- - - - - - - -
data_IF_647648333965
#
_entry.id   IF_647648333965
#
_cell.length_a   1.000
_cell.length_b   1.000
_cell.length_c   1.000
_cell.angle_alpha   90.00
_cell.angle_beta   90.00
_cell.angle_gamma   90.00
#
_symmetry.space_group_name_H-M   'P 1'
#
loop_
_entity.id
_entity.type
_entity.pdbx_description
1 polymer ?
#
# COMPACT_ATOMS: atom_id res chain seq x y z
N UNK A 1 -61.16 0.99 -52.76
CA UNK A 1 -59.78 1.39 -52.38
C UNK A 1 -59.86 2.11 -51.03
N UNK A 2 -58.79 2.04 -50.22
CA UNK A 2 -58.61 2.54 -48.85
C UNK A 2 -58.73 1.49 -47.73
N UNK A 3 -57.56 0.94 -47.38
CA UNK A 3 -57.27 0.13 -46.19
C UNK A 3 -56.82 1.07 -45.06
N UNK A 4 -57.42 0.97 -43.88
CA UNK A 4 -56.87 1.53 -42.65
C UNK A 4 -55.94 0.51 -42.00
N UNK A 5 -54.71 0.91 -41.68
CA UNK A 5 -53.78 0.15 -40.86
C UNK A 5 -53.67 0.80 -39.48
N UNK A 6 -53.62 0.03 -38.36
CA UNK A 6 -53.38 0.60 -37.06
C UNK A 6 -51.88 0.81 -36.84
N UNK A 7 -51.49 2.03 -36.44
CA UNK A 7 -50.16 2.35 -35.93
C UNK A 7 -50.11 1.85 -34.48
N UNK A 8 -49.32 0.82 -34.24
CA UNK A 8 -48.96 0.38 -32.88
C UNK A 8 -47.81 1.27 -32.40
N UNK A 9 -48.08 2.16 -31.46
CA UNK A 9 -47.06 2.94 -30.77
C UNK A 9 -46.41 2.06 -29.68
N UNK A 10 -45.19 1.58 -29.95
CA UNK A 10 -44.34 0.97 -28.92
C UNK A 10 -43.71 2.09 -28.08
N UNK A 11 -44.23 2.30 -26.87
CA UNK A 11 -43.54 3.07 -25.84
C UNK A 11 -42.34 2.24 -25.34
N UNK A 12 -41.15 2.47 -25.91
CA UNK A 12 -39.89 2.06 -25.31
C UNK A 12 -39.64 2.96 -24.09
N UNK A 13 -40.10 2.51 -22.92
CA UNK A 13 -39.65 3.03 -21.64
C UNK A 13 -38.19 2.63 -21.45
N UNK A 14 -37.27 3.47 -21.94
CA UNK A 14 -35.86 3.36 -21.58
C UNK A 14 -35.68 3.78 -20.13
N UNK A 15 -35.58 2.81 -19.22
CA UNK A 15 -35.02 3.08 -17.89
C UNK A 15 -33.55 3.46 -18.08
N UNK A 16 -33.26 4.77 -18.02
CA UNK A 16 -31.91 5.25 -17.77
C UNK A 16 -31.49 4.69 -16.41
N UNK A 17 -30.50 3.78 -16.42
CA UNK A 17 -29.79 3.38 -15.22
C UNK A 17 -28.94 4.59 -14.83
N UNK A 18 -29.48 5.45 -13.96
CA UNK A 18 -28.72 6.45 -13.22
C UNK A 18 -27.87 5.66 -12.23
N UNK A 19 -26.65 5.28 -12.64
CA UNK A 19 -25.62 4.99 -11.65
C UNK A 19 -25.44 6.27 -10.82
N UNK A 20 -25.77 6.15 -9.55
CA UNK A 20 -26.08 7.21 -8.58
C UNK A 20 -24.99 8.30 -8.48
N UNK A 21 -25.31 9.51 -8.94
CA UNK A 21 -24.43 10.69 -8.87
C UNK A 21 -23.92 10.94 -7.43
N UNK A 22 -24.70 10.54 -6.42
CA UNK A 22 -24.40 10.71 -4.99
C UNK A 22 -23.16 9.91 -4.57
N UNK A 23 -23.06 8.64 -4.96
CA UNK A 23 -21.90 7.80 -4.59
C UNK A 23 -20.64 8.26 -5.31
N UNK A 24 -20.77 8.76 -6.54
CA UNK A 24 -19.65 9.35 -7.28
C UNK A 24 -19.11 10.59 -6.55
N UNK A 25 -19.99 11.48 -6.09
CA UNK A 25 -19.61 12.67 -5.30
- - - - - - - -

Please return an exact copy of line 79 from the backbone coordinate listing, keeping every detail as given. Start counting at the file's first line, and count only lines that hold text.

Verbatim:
CA UNK A 20 -26.08 7.21 -8.58